Yet insofar as there are setbacks and unintended consequences of U.S. withdrawal — as is certainly possible, given that Afghanistan was functionally in civil war before America invaded and will remain so after we leave — Biden can blame those on his predecessor. After all, the White House can explain, the Trump administration set the date! The deal was done. Biden’s hands were tied if he wanted to restore Washington’s good name as a reliable negotiating partner, which he did.
What makes this a strong argument for the Biden team is that it’s true. Or, at least, it should be.
Failure all around: Withdraw troops as Trump administration scheduled. The Afghanistan Study Group is wrong.
If I sound a bit cynical here, it’s only because the subject at hand is a futile two-decade war that has accomplished remarkably little at enormous cost. We’ve churned through deployments small and large, 18 commanders and trillions of dollars, much of it debt funded and lost to waste. More than 2,000 U.S. troops have been killed and 10 times that many injured. Afghan civilian deaths numbered over 100,000 between 2010 and 2020 alone; and Afghan casualties, including in the police and security forces, hit new highs in recent years as the U.S. air war surged.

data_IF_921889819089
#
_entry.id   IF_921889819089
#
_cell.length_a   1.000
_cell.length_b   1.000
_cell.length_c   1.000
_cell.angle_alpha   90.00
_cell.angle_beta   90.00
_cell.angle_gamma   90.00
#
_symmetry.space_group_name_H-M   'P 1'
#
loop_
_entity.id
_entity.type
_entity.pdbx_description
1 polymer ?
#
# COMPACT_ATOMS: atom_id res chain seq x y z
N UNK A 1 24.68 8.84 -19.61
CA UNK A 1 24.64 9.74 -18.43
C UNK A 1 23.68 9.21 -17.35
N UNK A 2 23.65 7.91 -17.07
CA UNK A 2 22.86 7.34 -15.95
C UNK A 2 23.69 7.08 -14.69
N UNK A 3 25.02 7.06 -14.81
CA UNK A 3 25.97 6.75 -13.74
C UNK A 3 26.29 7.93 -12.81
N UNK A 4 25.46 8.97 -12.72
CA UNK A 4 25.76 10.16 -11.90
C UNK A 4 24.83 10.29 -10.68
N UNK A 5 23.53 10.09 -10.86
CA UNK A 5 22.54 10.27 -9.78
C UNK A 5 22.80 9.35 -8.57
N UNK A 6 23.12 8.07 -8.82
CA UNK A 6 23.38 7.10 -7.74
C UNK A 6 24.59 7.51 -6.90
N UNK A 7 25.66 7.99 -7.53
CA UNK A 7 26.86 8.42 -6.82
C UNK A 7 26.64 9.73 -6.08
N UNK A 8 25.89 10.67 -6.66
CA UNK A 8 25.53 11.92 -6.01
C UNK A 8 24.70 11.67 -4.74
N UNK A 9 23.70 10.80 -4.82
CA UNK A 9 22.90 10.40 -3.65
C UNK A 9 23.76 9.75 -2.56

Better ways to help Afghan women
And for what? Negligible effects on U.S. security and a record of nation building and “spreading democracy” that would be laughable were it not so tragic. Our record on helping Afghan women and girls is particularly dismal. In 2010, diplomat Richard Holbrooke wrote in his diary, Biden told him: “I am not sending my boy back there to risk his life on behalf of women’s rights, it just won’t work, that’s not what they’re there for.” Another decade has shown he was right on both counts.
Indeed, as Biden said a year ago on CBS News’ “Face The Nation,” “women and or children and or people are being persecuted or being hurt” all over the place, but the U.S. military can’t “solve every single internal problem that exists throughout the world.”
If we want to help Afghan women, and we should, supporting Afghan women’s organizations and inviting Afghan women and their children to come to the United States as refugees will do far more concrete good than bombing their villages.
Misused military: Enough with America’s ‘thank you for your service’ culture. It’s betrayal, not patriotism.
Jarrett Blanc, principal deputy special representative for Afghanistan and Pakistan during the Obama administration, argues that there is no way to justify “the human, strategic and financial costs” of our continued presence in Afghanistan: “It is long past time to accept the risks and difficult compromises of a negotiated settlement; they only become more severe the longer we delay.”
That was true in 2019, when The Washington Post published his opinion column. It is even truer now.
If the Biden administration jettisons the May 1 agreement, the Taliban will use that betrayal to justify more violence, chaos and perhaps even total rejection of diplomacy. It is no exaggeration to say canceling this deadline could lead to a U.S. presence in Afghanistan essentially unchanged (or even expanded) by the end of Biden’s term. This is not an acceptable risk, which means May 1 is our date to bring all our troops home.
Bonnie Kristian is a fellow at Defense Priorities, contributing editor at The Week and columnist at Christianity Today. Follow her on Twitter: @BonnieKristian